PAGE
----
The study by an Oxford university politics professor and the Higher Education Policy Institute think-tank expects the balance of power at the next general election to come down to the voting patterns of students in some constituencies.
HEPI director Nick Hillman said: “If the opinion polls are a guide to the next election, then students could just swing the overall result and hold the keys to power.”
The Green Party, who have been consistent in their promise to scrap university tuition fees if given power, will be hoping increased interest will help Caroline Lucas’ ability to hold their party’s only parliamentary seat in Brighton Pavilion.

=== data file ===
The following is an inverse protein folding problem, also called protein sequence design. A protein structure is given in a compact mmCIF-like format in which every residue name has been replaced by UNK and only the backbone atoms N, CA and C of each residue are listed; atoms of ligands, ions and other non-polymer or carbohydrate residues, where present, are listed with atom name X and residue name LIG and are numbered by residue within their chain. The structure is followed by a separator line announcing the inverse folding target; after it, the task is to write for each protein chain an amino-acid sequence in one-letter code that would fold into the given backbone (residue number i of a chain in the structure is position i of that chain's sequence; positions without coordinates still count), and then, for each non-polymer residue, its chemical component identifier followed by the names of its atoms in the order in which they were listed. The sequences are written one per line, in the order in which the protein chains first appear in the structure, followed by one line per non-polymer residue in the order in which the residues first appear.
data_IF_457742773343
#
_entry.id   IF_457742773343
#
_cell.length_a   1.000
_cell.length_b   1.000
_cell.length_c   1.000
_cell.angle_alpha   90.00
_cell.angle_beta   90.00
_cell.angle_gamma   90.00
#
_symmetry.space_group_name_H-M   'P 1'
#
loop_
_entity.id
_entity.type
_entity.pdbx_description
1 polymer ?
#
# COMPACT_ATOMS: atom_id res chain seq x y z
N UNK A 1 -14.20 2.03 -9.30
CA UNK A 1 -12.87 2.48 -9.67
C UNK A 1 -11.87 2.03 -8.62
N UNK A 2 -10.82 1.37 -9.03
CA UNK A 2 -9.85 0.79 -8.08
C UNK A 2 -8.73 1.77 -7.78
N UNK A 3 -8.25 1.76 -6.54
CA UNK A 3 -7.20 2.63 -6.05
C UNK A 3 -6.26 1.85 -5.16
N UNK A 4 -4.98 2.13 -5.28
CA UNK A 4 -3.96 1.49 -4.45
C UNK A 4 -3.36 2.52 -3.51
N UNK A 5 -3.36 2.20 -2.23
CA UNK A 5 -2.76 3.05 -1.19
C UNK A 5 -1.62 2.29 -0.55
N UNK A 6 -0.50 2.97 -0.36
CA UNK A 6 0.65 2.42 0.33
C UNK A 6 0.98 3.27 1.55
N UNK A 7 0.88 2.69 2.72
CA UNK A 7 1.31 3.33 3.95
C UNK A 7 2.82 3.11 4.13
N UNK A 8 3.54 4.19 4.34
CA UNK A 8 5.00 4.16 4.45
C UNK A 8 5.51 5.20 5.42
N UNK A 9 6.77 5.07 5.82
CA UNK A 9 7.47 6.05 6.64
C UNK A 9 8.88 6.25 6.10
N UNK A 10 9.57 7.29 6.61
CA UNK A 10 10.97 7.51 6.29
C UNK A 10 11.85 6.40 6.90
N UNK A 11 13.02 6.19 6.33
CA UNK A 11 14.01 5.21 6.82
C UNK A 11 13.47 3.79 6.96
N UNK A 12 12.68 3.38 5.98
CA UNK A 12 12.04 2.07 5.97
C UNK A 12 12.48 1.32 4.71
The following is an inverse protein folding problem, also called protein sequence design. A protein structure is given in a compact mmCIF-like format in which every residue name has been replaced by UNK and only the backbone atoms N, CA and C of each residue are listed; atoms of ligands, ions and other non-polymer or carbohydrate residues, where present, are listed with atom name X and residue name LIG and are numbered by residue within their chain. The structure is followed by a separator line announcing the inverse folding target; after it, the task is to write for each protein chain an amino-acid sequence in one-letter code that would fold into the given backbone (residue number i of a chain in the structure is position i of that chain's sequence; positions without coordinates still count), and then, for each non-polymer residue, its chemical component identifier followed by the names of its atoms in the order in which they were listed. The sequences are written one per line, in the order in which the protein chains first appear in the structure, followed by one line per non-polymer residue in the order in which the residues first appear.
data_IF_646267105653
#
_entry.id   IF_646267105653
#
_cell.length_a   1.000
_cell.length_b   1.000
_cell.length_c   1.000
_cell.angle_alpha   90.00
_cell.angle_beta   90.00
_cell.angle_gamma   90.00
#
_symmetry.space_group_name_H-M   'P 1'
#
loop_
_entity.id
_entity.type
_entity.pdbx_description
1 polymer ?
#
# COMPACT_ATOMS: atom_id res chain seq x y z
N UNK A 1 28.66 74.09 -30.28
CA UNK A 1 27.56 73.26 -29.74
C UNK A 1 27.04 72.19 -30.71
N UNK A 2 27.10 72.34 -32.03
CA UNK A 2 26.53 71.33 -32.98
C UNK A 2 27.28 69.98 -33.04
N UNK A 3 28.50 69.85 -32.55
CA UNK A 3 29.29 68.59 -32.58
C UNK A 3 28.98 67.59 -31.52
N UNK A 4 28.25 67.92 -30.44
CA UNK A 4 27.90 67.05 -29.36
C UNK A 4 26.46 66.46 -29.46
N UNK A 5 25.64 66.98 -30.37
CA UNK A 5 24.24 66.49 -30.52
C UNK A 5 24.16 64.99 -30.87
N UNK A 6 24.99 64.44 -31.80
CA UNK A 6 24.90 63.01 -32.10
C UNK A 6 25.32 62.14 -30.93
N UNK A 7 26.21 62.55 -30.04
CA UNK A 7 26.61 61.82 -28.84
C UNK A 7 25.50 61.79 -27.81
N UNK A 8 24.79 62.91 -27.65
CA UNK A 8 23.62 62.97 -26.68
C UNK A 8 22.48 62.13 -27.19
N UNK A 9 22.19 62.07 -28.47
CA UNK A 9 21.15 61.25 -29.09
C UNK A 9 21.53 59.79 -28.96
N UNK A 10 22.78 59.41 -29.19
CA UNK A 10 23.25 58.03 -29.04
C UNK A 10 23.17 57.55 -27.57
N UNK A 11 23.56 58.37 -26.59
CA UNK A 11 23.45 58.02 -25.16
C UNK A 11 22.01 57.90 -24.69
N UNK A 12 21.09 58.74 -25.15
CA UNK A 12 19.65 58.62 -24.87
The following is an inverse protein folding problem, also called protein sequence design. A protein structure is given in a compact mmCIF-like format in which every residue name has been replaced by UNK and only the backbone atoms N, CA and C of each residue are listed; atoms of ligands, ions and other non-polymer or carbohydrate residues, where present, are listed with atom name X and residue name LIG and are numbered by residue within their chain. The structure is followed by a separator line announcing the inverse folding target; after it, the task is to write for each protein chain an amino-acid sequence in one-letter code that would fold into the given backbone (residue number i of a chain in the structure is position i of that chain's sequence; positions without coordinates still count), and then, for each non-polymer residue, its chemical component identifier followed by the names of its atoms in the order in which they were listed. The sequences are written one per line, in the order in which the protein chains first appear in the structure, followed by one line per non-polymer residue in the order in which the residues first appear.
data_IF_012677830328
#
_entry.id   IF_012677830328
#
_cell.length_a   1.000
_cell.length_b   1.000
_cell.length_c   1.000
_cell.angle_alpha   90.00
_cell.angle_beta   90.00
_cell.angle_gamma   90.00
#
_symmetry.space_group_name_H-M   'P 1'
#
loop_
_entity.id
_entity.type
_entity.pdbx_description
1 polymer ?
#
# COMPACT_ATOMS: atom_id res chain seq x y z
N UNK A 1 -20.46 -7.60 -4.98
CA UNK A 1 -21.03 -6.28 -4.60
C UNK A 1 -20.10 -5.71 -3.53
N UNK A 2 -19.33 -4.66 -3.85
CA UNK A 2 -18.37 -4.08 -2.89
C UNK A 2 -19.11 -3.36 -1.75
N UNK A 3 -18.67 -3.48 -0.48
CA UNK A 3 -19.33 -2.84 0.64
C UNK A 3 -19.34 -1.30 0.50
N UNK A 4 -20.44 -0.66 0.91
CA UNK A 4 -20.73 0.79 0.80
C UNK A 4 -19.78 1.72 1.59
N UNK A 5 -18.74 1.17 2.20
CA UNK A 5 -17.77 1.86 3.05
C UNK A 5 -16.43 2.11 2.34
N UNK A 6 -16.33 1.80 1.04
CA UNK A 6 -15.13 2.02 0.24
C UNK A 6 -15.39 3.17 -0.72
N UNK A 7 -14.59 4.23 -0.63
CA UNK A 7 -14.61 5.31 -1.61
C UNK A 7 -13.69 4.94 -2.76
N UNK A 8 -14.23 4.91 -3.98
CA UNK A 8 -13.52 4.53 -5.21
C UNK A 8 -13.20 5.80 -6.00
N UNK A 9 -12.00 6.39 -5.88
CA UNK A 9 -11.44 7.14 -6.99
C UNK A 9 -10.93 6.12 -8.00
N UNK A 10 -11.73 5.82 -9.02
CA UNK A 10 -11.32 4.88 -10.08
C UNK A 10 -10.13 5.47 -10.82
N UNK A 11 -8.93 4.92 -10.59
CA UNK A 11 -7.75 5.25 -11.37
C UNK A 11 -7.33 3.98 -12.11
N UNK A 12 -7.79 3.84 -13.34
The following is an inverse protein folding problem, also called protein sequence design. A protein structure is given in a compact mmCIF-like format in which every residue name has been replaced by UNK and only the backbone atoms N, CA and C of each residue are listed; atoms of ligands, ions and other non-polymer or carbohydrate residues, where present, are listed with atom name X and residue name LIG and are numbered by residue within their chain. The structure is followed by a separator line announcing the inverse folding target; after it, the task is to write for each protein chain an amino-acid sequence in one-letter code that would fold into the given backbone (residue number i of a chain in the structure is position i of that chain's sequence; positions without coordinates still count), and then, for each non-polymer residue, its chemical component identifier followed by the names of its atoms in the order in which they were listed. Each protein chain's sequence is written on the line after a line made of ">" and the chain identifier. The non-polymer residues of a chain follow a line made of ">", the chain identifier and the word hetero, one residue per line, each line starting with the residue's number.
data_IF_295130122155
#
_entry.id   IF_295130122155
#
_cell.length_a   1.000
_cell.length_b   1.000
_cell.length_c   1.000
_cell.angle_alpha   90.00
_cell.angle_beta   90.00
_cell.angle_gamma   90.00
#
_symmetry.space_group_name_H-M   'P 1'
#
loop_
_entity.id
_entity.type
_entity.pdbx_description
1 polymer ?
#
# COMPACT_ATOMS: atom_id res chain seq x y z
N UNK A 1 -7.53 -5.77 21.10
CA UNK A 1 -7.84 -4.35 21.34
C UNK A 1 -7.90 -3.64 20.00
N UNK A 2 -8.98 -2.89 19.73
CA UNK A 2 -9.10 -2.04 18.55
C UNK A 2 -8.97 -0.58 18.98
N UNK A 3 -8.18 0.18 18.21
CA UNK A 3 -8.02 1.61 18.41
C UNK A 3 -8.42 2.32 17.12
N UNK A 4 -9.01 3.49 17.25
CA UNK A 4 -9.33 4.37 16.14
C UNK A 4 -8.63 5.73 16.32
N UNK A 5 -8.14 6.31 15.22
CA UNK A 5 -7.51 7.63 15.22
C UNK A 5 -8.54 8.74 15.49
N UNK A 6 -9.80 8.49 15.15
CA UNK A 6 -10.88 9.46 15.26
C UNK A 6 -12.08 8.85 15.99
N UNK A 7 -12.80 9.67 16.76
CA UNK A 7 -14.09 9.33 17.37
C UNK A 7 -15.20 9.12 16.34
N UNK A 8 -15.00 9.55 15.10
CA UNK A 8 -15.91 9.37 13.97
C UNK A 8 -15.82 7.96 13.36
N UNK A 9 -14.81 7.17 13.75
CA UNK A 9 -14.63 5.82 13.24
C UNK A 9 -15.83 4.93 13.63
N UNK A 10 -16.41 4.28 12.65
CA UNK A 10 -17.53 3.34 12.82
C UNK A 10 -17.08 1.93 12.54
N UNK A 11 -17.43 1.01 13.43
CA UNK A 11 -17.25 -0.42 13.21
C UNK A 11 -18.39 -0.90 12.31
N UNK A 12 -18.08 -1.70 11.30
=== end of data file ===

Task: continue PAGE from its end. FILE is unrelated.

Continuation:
HEPI found that parties’ polices on tuition fees are the most important to students, making support for the Lib Dems – who broke their promise not to increase the charges – less likely than Labour, which is expected to promise a £3000 cut to fees.
The report draws on the British Election Study’s figures, which suggests the amount of students who would vote Lib Dem dropped from 44% in 2010 to 13% in March 2014.
Prof Stephen Fisher, who carried out the analysis, said: “The student vote seems to have reacted more strongly to apparent breaches of promise.